The guys from bsdnow.tv did a great job by putting together a tutorial with some more details on a proper Nginx configuration and a very good choice for SSL parameters. There where some parts I didn’t know neither and the tutorial is create as always.
If you want to configure a web server with SSL/TLS support and you’re not sure what parameters to set for SSL/TLS, watch their tutorial at the end of the episode and you will learn a lot.
Here the link to the video: http://www.bsdnow.tv/episodes/2014_08_20-engineering_nginx
And here the link to the tutorial for nginx and SSL/TLS: http://www.bsdnow.tv/tutorials/nginx
If you don’t know them yet, take you some time to browser trough their videos!
Beside this you can check your SSL/TLS configuration using the ssllabs test to improve your current settings or check frequently to not miss a newly found vulnerability: https://www.ssllabs.com/ssltest/
Since Apple removed the X11 support you may faced some problems with X11 based applications. Wireshark is one of those applications which made trouble on my mac. To fix the problem you need to install XQuartz.
Download the lates Wireshark version and run it. It should come up with and selection window for your X11 application. Click on browse and navigate to your application directory. Open the directory utilities and select XQuartz. Now quit Wireshark using cmd + q and start it again. It can take a second but now your Wireshark should work with Moutain Lion.
Some time ago I wrote two articles about tunneling HTTP traffic through a SSH session or OpenVPN. This is useful if you need to secure your webtraffic in an untrusted network.
Today I found this blog: http://mark.koli.ch
You should review it, there are some nice articles. I found this one which explains how to tunnel SSH through an HTTP connection to make it possible to get an SSH session running when all traffic except HTTP is blocked.
Nice and useful article.
In this email to the public world the tor projects is asking for help in testing and improving the QA process of the Tor-Bundle.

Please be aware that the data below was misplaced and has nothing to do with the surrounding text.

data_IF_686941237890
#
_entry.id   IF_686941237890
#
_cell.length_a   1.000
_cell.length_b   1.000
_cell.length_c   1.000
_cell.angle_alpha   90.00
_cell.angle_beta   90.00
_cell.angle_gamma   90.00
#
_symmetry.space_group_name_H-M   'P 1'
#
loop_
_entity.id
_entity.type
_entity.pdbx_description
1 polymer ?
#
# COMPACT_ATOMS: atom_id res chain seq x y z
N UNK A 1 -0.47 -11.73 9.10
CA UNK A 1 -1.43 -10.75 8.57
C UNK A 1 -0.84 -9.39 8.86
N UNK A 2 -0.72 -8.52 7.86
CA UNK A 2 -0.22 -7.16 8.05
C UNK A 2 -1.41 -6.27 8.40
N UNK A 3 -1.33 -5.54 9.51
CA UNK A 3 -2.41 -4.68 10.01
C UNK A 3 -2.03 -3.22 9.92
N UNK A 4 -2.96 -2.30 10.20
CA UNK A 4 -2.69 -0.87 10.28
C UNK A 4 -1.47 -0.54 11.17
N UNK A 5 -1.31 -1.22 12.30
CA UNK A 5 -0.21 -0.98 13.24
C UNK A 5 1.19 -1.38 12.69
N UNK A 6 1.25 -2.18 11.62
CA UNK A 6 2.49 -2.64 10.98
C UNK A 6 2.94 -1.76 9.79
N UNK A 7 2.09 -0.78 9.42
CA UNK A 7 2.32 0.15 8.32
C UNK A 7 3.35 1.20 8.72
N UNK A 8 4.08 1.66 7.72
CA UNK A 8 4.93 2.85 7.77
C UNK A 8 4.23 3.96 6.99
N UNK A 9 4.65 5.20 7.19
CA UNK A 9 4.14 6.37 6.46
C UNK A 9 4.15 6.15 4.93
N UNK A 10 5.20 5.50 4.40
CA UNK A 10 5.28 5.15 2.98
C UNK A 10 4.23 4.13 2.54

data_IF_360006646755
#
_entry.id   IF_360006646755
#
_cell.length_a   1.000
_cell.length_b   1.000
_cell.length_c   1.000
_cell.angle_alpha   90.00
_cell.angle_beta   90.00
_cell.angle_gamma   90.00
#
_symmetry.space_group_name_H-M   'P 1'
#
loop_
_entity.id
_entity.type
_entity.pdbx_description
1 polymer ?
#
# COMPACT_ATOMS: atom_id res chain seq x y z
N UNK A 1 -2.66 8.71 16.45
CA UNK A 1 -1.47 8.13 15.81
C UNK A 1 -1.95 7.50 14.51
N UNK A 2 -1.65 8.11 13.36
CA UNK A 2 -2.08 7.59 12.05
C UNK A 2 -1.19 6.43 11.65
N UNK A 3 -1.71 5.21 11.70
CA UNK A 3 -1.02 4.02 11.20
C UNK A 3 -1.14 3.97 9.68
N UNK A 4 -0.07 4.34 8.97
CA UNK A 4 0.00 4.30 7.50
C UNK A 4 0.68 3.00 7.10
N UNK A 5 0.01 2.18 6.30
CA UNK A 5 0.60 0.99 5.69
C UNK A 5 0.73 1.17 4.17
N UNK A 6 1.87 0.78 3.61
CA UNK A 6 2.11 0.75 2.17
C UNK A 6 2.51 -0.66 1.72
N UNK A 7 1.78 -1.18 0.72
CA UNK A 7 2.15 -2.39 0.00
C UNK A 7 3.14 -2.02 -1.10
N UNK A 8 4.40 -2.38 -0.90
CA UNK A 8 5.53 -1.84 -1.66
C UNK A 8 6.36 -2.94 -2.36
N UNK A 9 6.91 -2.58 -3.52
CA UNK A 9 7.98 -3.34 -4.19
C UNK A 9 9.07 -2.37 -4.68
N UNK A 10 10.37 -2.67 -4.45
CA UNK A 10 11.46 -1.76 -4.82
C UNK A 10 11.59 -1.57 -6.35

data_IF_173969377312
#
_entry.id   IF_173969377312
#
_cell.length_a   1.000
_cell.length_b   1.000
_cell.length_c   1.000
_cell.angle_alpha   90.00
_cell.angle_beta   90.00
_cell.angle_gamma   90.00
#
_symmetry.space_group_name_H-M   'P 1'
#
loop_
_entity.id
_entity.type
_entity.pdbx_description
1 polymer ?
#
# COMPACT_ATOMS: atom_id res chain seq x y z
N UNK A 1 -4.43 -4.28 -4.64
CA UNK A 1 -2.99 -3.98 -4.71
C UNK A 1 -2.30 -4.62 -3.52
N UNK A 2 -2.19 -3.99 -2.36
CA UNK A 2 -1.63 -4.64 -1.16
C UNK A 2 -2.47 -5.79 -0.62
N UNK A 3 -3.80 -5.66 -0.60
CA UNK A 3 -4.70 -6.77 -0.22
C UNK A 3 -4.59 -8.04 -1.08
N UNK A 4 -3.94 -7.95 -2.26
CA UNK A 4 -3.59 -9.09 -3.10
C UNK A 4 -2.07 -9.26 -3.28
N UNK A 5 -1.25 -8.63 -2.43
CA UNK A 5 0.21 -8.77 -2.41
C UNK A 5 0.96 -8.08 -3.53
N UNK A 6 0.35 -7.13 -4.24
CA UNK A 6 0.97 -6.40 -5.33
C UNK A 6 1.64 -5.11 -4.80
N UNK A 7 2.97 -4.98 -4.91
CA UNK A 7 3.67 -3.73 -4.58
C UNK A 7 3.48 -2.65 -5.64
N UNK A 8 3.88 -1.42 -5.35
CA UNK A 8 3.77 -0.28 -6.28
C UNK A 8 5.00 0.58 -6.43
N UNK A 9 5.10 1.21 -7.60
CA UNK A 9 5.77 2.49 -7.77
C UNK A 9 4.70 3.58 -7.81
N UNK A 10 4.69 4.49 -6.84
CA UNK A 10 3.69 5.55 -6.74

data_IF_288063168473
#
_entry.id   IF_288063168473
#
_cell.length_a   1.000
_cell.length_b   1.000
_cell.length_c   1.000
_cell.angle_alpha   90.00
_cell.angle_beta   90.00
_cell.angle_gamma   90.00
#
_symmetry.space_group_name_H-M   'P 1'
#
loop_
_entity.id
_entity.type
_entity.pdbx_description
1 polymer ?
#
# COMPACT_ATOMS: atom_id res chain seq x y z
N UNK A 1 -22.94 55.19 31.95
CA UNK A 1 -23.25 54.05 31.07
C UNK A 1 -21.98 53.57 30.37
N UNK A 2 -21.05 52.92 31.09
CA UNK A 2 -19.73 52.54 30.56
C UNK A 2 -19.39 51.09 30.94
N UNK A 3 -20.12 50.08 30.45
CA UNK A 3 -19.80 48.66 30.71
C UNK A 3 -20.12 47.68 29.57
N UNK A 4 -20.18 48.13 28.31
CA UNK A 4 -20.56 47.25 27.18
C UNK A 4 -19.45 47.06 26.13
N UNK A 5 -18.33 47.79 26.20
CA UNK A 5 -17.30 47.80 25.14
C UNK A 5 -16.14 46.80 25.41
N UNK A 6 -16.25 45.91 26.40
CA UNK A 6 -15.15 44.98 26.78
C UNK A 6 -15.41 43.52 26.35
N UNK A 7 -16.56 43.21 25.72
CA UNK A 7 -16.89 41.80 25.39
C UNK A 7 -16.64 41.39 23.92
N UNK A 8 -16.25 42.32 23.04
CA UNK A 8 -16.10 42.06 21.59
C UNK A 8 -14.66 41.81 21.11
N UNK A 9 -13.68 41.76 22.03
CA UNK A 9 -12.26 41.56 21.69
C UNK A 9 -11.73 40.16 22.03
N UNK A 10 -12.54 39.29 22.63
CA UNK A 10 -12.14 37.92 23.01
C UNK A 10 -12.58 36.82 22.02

As you maybe know I am a supporter of the tor project and spend some time in the past of writing some howtos to help improving the tor network in a very small way. The idea behind anonymous communication is well known and you can read tons of information about it. Today I just want to blog about this announcement to share the information and maybe inspire someone to help this project.
In this special case you do not need so deep into the code, it mostly is testing pre versions of the Tor-Bundle.
For new people testing software often is a good starting point in getting known to the structure of a project.
Another way helping the Tor network is sharing some bandwith by running a bridge or exit-node. If you are not skilled to do this you still can donate some bugs to the torservers project.
As I wrote in an older post there is a simple solution using ssh to tunnel your webbrowser traffic through an ssh connection to a secure and trusted endpoint. This is a very simple solution to secure your access to the web while you are in a public wifi network or old fashioned cable network.
Because I got quite a lot of response to the article I decided to write this for the people who want to secure all of there traffic not only the web traffic.
The easiest way to do this is to use a VPN connection which will allow you to tunnel all your traffic no matter from which application to a secure endpoint. As I like open source for all of the security stuff I am using OpenVPN to do this job. It’s one of the most popular VPN solutions and based on SSL.
What do we need:
- VPN Server somewhere in the internet
- OpenVPN Client on our machine (Tunnelblick for Mac or OpenVPN Gui for Windows are both free and open source)
- Some time to configure it
In my case the VPN Server is a Linux box but it can be every operating system which can run the OpenVPN server software.
In this tutorial I will not repeat every single step because the documentation of OpenVPN is very good and clear. Just follow the setup process descripted here to get openvpn installed and all necessary certificates created. After you have openvpn starting with the example configuration and your certificates you only need to modify some lines in your server.conf file to route all the traffic trough the openvpn server. If you are running an linux box with iptables (what you should) you need to add some rules to allow the traffic be routed.
On CentOS install it via yum:
yum install -y openvpn
the example configuration files and the easy-rsa directory are located here: /usr/share/docs/openvpn-2.2.0/
Copy the easy-rsa directory to /etc/openvpn and make the shell scripts executeable:
cp -a /usr/share/docs/openvpn-2.2.0/easy-rsa /etc/openvpn